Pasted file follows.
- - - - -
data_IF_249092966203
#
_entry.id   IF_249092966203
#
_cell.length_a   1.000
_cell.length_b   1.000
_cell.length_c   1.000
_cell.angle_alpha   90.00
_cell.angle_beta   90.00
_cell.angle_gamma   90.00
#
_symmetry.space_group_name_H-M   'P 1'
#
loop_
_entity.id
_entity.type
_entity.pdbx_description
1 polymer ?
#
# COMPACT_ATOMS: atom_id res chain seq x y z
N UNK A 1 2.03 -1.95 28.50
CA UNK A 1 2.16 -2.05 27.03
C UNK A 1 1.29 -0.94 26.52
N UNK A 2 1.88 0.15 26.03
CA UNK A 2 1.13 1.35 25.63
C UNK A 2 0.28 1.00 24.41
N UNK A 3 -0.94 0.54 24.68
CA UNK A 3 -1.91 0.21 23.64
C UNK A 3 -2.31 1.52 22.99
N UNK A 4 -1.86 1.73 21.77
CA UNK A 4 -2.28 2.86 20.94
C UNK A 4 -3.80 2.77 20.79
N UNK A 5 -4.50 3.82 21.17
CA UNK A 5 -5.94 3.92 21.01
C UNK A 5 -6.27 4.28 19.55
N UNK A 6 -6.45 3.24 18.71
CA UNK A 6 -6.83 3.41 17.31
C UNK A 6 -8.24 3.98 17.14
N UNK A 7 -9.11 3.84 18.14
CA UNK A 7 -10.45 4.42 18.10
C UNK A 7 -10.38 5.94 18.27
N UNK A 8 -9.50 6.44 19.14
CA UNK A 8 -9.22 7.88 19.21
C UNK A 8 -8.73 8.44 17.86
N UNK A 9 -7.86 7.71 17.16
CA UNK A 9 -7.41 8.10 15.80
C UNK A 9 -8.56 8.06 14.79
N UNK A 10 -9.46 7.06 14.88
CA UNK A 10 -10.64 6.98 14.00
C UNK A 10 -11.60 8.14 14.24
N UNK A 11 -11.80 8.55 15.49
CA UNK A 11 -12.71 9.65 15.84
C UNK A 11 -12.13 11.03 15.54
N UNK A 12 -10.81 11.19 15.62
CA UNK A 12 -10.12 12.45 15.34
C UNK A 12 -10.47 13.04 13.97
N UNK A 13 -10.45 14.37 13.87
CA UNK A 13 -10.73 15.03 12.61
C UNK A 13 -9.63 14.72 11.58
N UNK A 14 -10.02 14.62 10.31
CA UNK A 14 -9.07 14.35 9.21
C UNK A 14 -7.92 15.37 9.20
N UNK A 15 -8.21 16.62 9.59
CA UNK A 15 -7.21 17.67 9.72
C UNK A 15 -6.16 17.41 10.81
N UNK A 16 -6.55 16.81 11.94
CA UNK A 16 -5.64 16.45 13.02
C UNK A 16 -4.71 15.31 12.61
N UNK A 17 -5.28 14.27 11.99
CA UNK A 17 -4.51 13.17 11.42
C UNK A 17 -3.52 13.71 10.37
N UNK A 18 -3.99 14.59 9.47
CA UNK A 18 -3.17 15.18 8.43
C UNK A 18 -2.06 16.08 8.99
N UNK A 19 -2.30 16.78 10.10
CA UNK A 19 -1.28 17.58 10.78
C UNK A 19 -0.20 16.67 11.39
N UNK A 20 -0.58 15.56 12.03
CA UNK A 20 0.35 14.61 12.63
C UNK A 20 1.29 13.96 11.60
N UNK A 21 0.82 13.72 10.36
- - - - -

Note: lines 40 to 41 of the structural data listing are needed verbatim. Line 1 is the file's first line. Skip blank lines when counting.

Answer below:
CA UNK A 7 -10.45 4.42 18.10
C UNK A 7 -10.38 5.94 18.27